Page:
The Get Down, the latest from Baz Luhrmann, is a new (and very expensive) Netflix show about the birth of hip hop set in the Bronx of the late 1970s. I admit that I was surprised when I heard Luhrmann was working on this, but upon further thought, the time period and topic lend themselves well to Luhrmann's highly stylized and frenetic direction.
The pilot, the only one actually directed by Luhrmann, is chock full of Luhrmann's visual panache and manic style, but the latter at times felt a bit too much especially in the first half of the extra long 90-minute episode where viewers are still trying to get a sense of the world and its characters. The tone is all over the place and the hyper editing threatened to make everything practically incoherent. Thankfully the performances held up and I'm intrigued enough to further follow the stories of Ezekiel, Shaolin, and their ragtag group of friends.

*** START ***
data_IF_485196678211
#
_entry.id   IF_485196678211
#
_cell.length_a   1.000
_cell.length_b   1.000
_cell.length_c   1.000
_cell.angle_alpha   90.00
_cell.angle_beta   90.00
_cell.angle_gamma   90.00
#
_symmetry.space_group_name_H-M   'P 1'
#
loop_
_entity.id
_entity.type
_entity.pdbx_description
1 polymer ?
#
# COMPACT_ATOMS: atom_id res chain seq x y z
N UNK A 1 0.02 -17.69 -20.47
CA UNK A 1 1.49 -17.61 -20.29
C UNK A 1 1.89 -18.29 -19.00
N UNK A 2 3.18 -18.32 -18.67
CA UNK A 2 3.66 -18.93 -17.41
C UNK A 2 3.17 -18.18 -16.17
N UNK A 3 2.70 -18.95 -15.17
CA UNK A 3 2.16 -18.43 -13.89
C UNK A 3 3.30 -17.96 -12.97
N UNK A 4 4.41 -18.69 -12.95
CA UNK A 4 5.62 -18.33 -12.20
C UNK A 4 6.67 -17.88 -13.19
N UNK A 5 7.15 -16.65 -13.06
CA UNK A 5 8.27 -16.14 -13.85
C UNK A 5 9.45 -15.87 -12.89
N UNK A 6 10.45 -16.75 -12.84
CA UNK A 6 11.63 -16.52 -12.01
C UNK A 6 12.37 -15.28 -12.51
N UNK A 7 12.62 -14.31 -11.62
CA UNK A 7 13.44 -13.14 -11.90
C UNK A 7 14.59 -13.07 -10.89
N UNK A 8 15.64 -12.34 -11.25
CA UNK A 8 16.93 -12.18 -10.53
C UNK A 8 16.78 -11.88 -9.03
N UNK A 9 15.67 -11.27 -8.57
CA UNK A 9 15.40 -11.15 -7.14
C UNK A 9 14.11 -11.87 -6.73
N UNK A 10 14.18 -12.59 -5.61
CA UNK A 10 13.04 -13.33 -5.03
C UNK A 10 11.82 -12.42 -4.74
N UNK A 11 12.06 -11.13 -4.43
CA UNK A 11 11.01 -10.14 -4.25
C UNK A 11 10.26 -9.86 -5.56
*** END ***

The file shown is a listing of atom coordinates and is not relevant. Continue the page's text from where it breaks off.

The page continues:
As for my best shot, I chose something that came from one of my favorite sequences in the pilot. This was one of the few times Luhrmann and company slowed it down a bit, giving us a better sense of the main character and just letting the power of words do most of the work.
Here Ezekiel is challenged by his teacher to recite a very personal poem he wrote talking about his dead parents. It's an evocative moment that appropriately starts off visually evocative as well with the camera panning to the left obscuring Ezekiel at the same time he's finally opening himself up. I love this particular shot as well because it highlights an Ezekiel who is literally split down the middle just as his journey seems to be. On the one hand there's his pursuit of his crush Mylene and on the other is his unlikely partnership with Shaolin. It'll be interesting to see how exactly the show handles this moving forward.